An experimental therapy that uses deep brain stimulation (DBS) to deliver precise electrical pulses to an area deep inside the brain restored executive function in patients with moderate to severe traumatic brain injury (msTBI) and chronic sequelae.
Participants in this first-in-humans trial experienced brain injuries between 3-18 years before the study that left them with persistent neuropsychological impairment and a range of functional disabilities.
This is the first time a DBS device has been implanted in the central thalamus in humans, an area of the brain measuring only a few millimeters wide that helps regulate consciousness.
Placing the electrodes required a novel surgical technique developed by the investigators that included virtual models of each participant’s brain, microelectrode recording, and neuroimaging to identify neuronal circuits affected by the TBI.
After 3 months of 12-hour daily DBS treatments, participants’ performance on cognitive tests improved by an average of 32% from baseline. Participants were able to read books, watch TV shows, play video games, complete schoolwork, and felt significantly less fatigued during the day.
Although the small trial only included five patients, the work is already being hailed by other experts as a significant advance for patients with chronic msTBI, a condition for which there are no effective treatments.
“We were looking for partial restoration of executive attention and expected [the treatment] would have an effect, but I wouldn’t have anticipated the effect size we saw,” co-lead investigator Nicholas Schiff, MD, professor of neuroscience at Weill Cornell Medical College, New York City, told Medscape Medical News.
The findings were published online today in Nature Medicine.
“No Trivial Feat”
An estimated 5.3 million children and adults are living with a permanent TBI-related disability in the US today. There currently is no effective therapy for impaired attention, executive function, working memory or information-processing speed caused by the initial injury.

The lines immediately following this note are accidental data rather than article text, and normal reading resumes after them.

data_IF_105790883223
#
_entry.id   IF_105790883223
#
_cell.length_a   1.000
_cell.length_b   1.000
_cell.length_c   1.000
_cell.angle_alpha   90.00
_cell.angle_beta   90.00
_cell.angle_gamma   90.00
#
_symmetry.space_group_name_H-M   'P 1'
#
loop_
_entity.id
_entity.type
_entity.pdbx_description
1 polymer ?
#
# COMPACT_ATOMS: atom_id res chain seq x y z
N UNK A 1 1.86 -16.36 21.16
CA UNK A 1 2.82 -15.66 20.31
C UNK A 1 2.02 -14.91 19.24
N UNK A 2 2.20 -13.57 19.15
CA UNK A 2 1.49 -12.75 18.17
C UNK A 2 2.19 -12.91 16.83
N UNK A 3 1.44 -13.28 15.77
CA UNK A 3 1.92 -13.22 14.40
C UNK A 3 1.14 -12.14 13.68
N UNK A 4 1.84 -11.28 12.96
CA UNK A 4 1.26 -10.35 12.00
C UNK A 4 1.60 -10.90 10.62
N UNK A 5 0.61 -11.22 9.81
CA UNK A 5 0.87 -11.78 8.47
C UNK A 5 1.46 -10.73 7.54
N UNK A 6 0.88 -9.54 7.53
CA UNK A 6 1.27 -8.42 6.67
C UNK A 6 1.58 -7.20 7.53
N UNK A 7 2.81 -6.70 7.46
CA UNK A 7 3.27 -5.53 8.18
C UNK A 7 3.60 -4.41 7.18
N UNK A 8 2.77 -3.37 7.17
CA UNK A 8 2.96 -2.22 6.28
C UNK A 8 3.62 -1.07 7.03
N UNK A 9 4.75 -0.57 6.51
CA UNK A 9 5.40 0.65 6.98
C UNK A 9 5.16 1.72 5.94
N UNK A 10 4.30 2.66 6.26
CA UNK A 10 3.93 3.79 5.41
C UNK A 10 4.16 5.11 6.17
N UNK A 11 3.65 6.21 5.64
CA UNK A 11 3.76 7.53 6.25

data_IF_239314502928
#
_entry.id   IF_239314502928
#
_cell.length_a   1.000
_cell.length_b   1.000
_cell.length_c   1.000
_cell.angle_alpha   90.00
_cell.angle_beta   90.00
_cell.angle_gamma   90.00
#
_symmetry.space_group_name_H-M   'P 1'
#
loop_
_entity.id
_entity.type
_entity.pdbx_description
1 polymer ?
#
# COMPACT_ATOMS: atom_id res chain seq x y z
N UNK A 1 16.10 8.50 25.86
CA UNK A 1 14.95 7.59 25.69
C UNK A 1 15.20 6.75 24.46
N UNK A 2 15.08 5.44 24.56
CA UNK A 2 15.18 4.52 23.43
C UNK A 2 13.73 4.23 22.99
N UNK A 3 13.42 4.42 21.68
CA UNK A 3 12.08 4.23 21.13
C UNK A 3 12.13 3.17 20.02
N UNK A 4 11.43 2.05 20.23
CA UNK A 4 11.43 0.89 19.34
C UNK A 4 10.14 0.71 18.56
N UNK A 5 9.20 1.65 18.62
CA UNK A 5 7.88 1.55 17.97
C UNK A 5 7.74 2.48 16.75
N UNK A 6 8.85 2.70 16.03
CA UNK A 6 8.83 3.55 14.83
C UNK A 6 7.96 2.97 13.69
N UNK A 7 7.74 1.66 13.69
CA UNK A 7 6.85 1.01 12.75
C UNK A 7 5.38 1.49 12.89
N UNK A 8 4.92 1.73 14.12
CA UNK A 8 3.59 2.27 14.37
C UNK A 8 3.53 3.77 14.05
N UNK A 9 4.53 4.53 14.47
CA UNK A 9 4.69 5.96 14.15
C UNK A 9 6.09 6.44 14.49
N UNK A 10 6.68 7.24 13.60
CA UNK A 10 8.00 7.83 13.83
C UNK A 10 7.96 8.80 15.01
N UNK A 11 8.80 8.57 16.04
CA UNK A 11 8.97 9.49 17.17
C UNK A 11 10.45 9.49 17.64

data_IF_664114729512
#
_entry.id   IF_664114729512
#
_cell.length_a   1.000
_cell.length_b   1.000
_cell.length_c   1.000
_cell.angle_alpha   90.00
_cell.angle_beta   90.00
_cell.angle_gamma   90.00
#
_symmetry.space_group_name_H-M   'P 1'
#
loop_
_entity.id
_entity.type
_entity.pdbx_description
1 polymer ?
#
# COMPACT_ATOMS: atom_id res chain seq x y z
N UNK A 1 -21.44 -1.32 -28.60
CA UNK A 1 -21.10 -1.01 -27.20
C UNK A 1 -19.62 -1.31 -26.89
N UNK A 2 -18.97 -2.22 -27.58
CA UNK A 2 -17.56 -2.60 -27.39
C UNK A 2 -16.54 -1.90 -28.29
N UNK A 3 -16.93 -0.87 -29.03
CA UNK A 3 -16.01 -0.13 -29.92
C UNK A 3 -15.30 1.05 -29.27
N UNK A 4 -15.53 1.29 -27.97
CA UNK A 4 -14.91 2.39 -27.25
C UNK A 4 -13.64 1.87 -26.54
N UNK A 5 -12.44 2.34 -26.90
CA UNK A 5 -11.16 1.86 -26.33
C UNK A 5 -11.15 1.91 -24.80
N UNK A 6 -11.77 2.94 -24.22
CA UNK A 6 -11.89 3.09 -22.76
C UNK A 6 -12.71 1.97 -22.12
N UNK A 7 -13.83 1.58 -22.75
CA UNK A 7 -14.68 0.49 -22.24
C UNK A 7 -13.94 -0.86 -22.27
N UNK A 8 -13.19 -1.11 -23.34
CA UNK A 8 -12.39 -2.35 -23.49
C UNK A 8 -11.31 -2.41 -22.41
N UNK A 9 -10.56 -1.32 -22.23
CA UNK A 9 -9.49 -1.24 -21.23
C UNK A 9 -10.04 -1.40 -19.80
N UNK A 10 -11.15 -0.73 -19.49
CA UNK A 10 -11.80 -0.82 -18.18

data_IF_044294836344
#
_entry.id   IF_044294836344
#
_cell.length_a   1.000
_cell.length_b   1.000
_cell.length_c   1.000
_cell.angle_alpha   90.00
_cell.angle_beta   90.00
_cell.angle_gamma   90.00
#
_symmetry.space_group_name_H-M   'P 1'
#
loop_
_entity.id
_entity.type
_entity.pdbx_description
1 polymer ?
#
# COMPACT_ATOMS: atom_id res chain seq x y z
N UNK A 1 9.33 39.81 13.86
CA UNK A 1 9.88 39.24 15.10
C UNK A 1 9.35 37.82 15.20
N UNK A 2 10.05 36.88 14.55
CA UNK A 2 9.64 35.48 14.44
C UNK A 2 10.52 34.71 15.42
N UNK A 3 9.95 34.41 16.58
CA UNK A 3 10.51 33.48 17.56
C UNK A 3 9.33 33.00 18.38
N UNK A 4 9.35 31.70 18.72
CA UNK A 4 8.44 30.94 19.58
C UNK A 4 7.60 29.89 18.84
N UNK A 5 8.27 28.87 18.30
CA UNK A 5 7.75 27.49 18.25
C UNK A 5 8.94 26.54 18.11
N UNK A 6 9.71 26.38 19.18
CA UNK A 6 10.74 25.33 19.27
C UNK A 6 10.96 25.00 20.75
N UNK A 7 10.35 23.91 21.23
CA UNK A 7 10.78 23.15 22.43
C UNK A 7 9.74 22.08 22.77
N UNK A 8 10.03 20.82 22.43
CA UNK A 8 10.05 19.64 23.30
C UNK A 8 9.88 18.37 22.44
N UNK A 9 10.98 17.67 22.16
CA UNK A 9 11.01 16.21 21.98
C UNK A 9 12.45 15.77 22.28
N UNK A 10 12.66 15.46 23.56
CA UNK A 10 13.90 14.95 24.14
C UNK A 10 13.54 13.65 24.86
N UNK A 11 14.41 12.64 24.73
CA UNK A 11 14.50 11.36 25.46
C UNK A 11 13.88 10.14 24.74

Previous research suggests that a loss of activity in key brain circuits in the thalamus may be associated with a loss of cognitive function.
The investigators recruited six adults (four men and two women) between the ages of 22 and 60 years with a history of msTBI and chronic neuropsychological impairment and functional disability. One participant was later withdrawn from the trial for protocol noncompliance.
Participants completed a range of questionnaires and tests to establish baseline cognitive, psychological, and quality-of-life status.
To restore lost executive functioning in the brain, investigators had to target not only the central lateral nucleus, but also the neuronal network connected to the region that reaches other parts of the brain.
“To do both of those things we had to develop a whole toolset in order to model both the target and trajectory, which had to be right to make it work properly,” co-lead investigator Jaimie Henderson, MD, professor of neurosurgery at Stanford University College of Medicine, Stanford, California, told Medscape Medical News. “That gave us a pretty narrow window in which to work and getting an electrode accurately to this target is not a trivial feat.”
“A Moving Target”
Each participant’s brain physiology was slightly different, meaning the path that worked for one individual might not work for another. The surgery was further complicated by shifting in the brain that occurred as individual electrodes were placed.
“It was a literal moving target,” Henderson said.
In the beginning, investigators used microelectrode recording to “listen” to individual neurons to see which ones weren’t firing correctly.
When that method failed to offer the precise information needed for electrode placement, the investigators switched to neuroimaging, which allowed them to complete the surgery more quickly and accurately.
Participants remained in the hospital 1-2 days after surgery. They returned for postoperative imaging 30 days after surgery and were randomly assigned to different schedules for a 14-day titration period to optimize DBS stimulation.